While the mobile application market is red hot, that also translates to higher revenue for software developers who focus on the niche. Apple says it has paid a total of $15 billion to app developers. As Steve Ranger pointed out on ZDNet, if you go through past Apple announcements and do some simple math, it translates to $8 billion paid to developers in 2013 alone.
That is a large chunk of money. But these figures have other
implications. One is that, on average, Apple takes 20 percent of App Store
sales. However, the official cut is 30 percent. With $8 billion going vendors, the
total (not counting sales of Apple's own software) should
have been $11.4 billion.
So why isn't the actual total higher or Apple's take well in excess of $2 billion? The logical answer would be that vendors with the most popular software packages are getting a special rate unavailable to most software developers.
That would hardly be unusual in the retail world. An example is Apple itself. The company has historically offered retailers slim discounts on its products when other companies had to provide far bigger savings. When a vendor has a popular product that sellers feel they must offer, it can command special conditions that most vendors never see.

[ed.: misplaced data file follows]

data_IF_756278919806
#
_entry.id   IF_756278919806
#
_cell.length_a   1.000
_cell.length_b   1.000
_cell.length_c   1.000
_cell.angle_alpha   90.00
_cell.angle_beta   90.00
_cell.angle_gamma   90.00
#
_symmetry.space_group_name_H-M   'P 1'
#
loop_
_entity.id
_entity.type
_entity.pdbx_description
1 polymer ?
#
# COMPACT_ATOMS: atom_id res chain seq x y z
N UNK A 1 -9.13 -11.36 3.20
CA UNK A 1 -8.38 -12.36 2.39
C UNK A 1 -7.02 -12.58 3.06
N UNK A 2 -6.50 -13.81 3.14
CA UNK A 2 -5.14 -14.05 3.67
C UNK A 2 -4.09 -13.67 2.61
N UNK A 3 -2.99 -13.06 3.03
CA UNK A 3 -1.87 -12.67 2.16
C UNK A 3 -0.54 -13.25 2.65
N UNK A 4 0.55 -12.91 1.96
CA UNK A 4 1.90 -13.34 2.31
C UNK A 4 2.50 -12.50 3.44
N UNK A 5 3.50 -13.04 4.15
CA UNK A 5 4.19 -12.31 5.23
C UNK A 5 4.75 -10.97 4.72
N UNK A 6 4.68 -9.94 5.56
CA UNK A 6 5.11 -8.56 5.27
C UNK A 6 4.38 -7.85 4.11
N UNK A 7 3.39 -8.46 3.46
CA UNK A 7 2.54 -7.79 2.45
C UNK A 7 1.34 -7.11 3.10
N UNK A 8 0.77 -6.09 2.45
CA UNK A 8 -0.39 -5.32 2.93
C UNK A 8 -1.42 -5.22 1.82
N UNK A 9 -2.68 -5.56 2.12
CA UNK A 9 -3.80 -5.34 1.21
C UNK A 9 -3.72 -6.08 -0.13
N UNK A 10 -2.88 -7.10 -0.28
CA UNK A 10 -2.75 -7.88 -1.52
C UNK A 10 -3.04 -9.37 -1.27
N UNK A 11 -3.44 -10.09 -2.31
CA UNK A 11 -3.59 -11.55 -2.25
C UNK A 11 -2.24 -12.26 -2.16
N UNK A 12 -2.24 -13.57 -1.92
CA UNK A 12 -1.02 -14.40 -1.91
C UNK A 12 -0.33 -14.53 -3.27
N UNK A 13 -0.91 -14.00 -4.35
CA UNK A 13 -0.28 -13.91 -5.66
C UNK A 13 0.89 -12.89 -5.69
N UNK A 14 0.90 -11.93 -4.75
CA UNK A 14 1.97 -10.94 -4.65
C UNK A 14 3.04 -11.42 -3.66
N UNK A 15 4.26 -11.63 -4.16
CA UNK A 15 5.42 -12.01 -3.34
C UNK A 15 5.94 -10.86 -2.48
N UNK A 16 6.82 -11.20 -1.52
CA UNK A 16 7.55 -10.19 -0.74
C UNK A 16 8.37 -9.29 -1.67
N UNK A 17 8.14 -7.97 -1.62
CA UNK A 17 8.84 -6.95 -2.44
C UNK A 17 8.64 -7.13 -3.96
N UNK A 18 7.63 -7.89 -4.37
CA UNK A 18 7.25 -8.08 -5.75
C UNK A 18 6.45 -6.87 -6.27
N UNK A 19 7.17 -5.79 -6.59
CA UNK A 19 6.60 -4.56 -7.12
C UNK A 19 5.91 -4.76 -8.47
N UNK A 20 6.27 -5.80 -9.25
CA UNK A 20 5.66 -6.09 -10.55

And while Apple's $8 billion in developer payments illustrates the rapid growth of the app market, it is less impressive when spread out over the number of apps and developers represented in the App Store.
According to the site 148apps.biz,
which calculates extensive metrics for the Apple App Store, there are
more than 1 million active apps. That would translate into average annual sales
of $8,000 per app, or $30,475 for each of the more than 262,000 active publishers. At an
average app price of $1.29, $10 billion in sales amounts to $7.8 billion in paid apps. That's not a bad sideline business for a behemoth like Apple, but it isn't exactly a gold mine for app builders.
More likely is that sales -- both of apps themselves and from in-app purchases of extra services and features -- are heavily concentrated in a handful of vendors. In other words, if you're thinking of becoming a mobile app magnate, don't give up your day job yet.